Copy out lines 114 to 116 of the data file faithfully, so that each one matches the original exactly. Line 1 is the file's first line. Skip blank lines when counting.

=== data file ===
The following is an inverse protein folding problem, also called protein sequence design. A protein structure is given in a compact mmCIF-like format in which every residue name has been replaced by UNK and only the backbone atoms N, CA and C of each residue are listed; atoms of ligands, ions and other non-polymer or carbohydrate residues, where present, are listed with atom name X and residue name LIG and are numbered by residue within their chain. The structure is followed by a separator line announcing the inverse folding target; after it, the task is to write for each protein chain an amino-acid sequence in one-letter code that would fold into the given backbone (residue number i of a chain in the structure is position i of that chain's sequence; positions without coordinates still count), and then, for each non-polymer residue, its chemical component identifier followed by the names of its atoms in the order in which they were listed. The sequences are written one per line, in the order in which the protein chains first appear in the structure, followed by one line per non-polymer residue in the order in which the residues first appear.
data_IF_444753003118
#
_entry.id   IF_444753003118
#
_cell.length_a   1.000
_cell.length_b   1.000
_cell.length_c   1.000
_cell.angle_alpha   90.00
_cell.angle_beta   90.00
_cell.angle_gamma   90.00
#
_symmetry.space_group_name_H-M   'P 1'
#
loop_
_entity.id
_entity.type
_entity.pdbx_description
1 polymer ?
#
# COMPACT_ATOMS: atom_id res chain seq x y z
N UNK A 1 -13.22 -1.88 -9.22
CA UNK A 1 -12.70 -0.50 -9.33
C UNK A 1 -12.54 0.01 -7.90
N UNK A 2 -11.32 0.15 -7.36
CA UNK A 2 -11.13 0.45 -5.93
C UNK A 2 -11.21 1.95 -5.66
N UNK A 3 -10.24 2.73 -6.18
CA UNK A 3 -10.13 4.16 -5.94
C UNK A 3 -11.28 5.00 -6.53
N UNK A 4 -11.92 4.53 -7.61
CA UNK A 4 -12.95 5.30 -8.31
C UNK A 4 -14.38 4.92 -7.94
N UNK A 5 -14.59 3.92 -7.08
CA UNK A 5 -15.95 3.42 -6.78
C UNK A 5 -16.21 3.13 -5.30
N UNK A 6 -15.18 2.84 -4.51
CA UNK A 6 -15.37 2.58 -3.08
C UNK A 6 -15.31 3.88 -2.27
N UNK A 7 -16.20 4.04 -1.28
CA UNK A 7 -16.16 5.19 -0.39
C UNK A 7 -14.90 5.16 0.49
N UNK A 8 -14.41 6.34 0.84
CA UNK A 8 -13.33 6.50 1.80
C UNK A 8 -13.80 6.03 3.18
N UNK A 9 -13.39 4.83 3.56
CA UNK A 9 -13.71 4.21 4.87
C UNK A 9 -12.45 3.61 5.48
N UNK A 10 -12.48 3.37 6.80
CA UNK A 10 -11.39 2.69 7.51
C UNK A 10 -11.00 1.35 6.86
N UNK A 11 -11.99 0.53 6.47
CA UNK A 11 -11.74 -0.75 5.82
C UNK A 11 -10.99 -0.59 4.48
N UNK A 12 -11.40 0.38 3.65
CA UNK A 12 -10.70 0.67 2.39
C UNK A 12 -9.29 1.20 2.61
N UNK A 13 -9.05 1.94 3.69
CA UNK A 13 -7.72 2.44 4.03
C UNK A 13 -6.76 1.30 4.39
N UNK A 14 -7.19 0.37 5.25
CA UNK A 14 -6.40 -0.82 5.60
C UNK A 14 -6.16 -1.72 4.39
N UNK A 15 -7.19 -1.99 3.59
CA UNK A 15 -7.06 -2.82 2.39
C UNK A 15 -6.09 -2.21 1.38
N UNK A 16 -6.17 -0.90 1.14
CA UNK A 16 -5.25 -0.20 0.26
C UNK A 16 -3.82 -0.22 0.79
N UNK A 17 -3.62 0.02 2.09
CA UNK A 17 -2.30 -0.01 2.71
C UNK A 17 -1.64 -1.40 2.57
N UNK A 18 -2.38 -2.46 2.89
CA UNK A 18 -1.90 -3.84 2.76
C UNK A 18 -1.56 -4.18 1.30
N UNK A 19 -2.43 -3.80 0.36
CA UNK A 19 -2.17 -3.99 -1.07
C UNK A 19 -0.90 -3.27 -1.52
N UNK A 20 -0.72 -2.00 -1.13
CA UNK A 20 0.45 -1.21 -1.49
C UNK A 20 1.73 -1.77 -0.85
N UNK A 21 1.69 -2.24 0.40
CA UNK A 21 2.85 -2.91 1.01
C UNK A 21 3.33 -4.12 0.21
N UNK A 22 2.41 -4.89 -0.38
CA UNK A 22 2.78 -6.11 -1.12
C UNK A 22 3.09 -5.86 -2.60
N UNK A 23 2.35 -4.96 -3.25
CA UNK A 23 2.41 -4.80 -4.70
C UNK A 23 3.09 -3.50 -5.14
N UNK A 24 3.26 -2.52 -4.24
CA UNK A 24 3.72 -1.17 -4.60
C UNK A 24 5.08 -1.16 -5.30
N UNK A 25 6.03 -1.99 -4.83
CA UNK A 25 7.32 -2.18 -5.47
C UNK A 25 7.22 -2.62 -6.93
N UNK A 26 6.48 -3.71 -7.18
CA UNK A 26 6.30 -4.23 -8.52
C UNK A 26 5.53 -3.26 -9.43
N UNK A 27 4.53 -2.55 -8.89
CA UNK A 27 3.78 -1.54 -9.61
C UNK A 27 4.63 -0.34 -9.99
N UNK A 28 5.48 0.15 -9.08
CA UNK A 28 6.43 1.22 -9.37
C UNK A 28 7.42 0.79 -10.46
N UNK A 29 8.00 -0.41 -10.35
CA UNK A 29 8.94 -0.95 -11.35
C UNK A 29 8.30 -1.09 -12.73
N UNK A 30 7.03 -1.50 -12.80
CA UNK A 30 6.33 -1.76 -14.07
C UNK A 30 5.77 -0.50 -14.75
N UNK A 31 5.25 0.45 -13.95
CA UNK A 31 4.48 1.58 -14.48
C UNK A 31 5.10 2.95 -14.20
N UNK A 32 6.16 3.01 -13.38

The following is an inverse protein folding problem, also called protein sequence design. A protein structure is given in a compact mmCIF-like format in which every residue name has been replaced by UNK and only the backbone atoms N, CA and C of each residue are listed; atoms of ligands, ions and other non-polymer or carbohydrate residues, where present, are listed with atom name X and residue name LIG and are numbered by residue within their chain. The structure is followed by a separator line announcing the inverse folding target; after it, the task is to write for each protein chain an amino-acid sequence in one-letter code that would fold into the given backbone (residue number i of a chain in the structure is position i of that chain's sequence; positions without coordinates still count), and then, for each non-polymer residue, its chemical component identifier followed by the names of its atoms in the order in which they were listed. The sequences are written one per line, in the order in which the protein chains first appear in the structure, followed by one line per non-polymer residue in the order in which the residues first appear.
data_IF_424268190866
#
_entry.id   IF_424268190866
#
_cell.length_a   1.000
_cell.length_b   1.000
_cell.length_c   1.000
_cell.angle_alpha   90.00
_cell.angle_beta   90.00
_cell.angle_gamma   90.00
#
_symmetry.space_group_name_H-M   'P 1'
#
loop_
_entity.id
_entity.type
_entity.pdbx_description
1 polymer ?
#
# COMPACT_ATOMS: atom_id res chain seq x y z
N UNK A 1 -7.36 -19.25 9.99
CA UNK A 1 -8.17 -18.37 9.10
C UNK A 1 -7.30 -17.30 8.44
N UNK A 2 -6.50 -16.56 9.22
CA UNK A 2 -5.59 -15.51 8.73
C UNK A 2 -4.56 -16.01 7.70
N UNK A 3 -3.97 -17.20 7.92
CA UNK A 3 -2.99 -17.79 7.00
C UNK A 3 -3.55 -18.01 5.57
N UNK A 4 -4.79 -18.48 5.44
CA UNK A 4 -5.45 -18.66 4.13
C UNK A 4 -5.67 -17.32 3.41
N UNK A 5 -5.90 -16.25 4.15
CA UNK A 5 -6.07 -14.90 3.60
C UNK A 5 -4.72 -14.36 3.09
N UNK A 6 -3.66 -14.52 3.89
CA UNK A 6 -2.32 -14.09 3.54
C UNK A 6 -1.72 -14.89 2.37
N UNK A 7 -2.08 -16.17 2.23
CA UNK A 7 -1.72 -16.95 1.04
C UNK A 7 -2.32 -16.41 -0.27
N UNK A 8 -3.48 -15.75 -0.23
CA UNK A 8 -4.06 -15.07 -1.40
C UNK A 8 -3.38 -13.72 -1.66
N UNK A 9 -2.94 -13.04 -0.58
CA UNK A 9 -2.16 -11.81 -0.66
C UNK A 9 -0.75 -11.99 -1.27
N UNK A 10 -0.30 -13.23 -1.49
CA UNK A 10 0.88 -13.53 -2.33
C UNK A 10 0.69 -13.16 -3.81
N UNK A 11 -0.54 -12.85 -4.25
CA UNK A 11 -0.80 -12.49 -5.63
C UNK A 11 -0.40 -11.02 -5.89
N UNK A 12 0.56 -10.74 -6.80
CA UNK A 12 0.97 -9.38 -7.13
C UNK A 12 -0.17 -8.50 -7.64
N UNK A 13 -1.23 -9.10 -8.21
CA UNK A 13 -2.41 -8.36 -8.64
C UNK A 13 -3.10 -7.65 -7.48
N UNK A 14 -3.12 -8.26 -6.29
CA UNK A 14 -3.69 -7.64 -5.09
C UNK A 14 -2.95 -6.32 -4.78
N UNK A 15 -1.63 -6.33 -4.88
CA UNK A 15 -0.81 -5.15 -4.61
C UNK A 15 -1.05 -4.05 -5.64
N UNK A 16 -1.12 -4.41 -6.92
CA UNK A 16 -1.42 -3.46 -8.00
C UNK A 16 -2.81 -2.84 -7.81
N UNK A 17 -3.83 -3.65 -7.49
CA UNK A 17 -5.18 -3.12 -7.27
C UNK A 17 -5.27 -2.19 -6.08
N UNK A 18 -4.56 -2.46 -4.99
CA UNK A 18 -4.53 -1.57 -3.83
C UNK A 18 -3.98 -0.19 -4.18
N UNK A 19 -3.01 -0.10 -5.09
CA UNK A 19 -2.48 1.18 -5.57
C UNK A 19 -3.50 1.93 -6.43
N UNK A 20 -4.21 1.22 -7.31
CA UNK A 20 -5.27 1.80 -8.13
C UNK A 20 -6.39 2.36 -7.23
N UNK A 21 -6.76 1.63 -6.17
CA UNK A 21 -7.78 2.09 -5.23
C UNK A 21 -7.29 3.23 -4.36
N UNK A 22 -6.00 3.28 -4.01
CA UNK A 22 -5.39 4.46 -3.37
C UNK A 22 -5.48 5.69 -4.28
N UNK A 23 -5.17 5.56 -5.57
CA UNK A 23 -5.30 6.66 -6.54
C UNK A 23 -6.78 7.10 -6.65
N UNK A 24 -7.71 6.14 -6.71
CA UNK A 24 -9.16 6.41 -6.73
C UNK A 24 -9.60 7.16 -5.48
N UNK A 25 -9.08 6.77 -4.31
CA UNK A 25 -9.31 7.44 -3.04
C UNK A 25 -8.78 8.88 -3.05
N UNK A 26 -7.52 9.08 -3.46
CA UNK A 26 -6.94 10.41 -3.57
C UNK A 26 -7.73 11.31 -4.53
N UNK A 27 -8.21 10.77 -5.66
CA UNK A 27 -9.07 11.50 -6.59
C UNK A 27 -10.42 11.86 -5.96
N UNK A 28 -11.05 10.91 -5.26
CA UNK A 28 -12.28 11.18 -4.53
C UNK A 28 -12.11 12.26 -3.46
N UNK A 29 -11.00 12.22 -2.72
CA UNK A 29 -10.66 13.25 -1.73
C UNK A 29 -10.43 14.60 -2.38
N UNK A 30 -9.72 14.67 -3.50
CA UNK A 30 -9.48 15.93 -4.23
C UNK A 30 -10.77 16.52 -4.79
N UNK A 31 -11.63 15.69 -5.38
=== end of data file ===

C UNK A 31 5.10 2.95 -14.20
N UNK A 32 6.16 3.01 -13.38

The following is an inverse protein folding problem, also called protein sequence design. A protein structure is given in a compact mmCIF-like format in which every residue name has been replaced by UNK and only the backbone atoms N, CA and C of each residue are listed; atoms of ligands, ions and other non-polymer or carbohydrate residues, where present, are listed with atom name X and residue name LIG and are numbered by residue within their chain. The structure is followed by a separator line announcing the inverse folding target; after it, the task is to write for each protein chain an amino-acid sequence in one-letter code that would fold into the given backbone (residue number i of a chain in the structure is position i of that chain's sequence; positions without coordinates still count), and then, for each non-polymer residue, its chemical component identifier followed by the names of its atoms in the order in which they were listed. The sequences are written one per line, in the order in which the protein chains first appear in the structure, followed by one line per non-polymer residue in the order in which the residues first appear.